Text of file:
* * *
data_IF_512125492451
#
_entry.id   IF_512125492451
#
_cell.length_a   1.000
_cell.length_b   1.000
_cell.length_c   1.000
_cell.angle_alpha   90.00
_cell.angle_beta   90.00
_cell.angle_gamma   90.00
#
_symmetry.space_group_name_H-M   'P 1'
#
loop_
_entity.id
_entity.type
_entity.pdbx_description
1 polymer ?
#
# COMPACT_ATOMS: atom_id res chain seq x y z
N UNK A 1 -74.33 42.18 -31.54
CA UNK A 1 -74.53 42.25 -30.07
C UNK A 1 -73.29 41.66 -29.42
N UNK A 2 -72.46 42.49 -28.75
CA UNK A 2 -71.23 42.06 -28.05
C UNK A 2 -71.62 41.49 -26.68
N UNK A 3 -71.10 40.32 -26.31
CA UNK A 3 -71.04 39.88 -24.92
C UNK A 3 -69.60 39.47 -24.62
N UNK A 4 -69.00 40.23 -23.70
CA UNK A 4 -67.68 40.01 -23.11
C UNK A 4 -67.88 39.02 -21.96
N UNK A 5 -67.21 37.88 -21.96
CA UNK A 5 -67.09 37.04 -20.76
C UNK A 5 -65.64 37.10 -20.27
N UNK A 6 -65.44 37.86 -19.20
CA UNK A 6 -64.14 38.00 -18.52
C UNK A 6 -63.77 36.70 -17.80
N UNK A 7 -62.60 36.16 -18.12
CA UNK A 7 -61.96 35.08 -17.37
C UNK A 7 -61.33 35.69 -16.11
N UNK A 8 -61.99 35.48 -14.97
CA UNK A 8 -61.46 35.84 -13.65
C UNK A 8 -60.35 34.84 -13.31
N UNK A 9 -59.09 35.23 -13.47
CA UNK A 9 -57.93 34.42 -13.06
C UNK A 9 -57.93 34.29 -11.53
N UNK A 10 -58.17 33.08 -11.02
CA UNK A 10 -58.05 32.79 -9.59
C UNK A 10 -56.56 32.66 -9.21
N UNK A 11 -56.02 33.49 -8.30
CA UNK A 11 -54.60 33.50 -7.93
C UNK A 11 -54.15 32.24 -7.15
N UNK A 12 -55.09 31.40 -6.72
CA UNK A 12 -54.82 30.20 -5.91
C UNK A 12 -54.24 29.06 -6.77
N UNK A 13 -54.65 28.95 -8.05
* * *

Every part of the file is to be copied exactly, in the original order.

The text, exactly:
data_IF_512125492451
#
_entry.id   IF_512125492451
#
_cell.length_a   1.000
_cell.length_b   1.000
_cell.length_c   1.000
_cell.angle_alpha   90.00
_cell.angle_beta   90.00
_cell.angle_gamma   90.00
#
_symmetry.space_group_name_H-M   'P 1'
#
loop_
_entity.id
_entity.type
_entity.pdbx_description
1 polymer ?
#
# COMPACT_ATOMS: atom_id res chain seq x y z
N UNK A 1 -74.33 42.18 -31.54
CA UNK A 1 -74.53 42.25 -30.07
C UNK A 1 -73.29 41.66 -29.42
N UNK A 2 -72.46 42.49 -28.75
CA UNK A 2 -71.23 42.06 -28.05
C UNK A 2 -71.62 41.49 -26.68
N UNK A 3 -71.10 40.32 -26.31
CA UNK A 3 -71.04 39.88 -24.92
C UNK A 3 -69.60 39.47 -24.62
N UNK A 4 -69.00 40.23 -23.70
CA UNK A 4 -67.68 40.01 -23.11
C UNK A 4 -67.88 39.02 -21.96
N UNK A 5 -67.21 37.88 -21.96
CA UNK A 5 -67.09 37.04 -20.76
C UNK A 5 -65.64 37.10 -20.27
N UNK A 6 -65.44 37.86 -19.20
CA UNK A 6 -64.14 38.00 -18.52
C UNK A 6 -63.77 36.70 -17.80
N UNK A 7 -62.60 36.16 -18.12
CA UNK A 7 -61.96 35.08 -17.37
C UNK A 7 -61.33 35.69 -16.11
N UNK A 8 -61.99 35.48 -14.97
CA UNK A 8 -61.46 35.84 -13.65
C UNK A 8 -60.35 34.84 -13.31
N UNK A 9 -59.09 35.23 -13.47
CA UNK A 9 -57.93 34.42 -13.06
C UNK A 9 -57.93 34.29 -11.53
N UNK A 10 -58.17 33.08 -11.02
CA UNK A 10 -58.05 32.79 -9.59
C UNK A 10 -56.56 32.66 -9.21
N UNK A 11 -56.02 33.49 -8.30
CA UNK A 11 -54.60 33.50 -7.93
C UNK A 11 -54.15 32.24 -7.15
N UNK A 12 -55.09 31.40 -6.72
CA UNK A 12 -54.82 30.20 -5.91
C UNK A 12 -54.24 29.06 -6.77
N UNK A 13 -54.65 28.95 -8.05